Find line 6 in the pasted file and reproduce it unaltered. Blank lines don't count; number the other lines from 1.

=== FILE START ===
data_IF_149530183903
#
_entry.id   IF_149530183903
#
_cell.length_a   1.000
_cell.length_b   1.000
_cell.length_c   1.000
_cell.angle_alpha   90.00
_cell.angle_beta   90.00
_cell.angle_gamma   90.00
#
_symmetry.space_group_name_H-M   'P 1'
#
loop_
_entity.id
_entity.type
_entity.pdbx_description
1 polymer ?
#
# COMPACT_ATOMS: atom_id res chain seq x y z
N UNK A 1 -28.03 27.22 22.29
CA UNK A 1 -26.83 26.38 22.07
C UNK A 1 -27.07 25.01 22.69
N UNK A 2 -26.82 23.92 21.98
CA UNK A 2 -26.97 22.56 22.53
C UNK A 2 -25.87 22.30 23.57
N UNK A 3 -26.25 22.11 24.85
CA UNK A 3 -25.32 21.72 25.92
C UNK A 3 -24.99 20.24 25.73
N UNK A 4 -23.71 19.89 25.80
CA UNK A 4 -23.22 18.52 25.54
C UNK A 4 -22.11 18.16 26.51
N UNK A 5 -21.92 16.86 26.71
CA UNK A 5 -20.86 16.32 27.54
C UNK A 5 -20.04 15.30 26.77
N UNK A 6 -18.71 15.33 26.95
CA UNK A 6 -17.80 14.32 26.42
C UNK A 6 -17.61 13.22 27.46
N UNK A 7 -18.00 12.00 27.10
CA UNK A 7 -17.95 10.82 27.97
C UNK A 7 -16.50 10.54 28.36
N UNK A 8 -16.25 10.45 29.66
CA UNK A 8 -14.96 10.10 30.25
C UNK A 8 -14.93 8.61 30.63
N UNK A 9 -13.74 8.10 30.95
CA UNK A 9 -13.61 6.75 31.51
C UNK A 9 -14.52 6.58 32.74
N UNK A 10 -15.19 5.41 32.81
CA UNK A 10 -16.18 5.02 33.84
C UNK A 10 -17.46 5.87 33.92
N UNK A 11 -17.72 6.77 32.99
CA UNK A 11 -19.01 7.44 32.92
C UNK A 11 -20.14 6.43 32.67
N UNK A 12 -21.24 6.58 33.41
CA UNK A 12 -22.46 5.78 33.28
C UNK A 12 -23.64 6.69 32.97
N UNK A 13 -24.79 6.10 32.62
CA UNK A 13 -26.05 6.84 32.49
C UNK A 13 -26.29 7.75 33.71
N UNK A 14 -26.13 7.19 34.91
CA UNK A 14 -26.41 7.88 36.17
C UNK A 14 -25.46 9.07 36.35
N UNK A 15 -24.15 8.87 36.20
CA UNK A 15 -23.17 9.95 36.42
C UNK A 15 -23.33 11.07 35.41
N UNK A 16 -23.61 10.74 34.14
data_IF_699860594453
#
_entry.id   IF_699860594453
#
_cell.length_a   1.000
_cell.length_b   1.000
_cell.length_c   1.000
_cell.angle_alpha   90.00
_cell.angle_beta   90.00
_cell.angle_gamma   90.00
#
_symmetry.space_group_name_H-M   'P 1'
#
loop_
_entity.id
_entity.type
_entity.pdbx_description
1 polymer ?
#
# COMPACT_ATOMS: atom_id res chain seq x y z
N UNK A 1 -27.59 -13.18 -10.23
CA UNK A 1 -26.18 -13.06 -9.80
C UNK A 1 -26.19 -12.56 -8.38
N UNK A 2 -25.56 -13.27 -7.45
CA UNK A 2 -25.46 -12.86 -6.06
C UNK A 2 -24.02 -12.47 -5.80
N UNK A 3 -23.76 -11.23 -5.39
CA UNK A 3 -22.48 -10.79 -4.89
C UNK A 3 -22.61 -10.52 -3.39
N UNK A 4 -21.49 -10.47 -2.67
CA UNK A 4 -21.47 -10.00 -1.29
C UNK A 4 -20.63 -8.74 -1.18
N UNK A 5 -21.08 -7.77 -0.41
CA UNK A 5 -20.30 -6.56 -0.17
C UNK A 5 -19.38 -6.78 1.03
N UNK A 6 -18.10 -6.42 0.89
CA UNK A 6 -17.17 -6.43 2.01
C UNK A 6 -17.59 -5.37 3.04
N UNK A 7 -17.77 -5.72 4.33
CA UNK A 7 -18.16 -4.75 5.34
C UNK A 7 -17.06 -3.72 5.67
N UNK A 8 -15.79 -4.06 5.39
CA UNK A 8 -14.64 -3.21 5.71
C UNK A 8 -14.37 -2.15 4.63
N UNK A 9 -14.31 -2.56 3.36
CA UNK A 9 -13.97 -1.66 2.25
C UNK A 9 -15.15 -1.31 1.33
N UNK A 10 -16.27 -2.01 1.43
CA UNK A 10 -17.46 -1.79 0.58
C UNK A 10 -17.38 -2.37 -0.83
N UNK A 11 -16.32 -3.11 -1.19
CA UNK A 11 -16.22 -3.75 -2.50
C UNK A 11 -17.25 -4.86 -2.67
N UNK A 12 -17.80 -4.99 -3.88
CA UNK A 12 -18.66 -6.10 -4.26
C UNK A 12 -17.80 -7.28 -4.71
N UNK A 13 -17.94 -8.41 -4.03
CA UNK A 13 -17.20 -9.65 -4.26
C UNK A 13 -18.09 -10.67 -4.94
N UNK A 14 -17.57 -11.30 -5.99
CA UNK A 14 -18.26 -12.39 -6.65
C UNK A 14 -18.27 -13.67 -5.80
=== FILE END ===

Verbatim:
_cell.length_b   1.000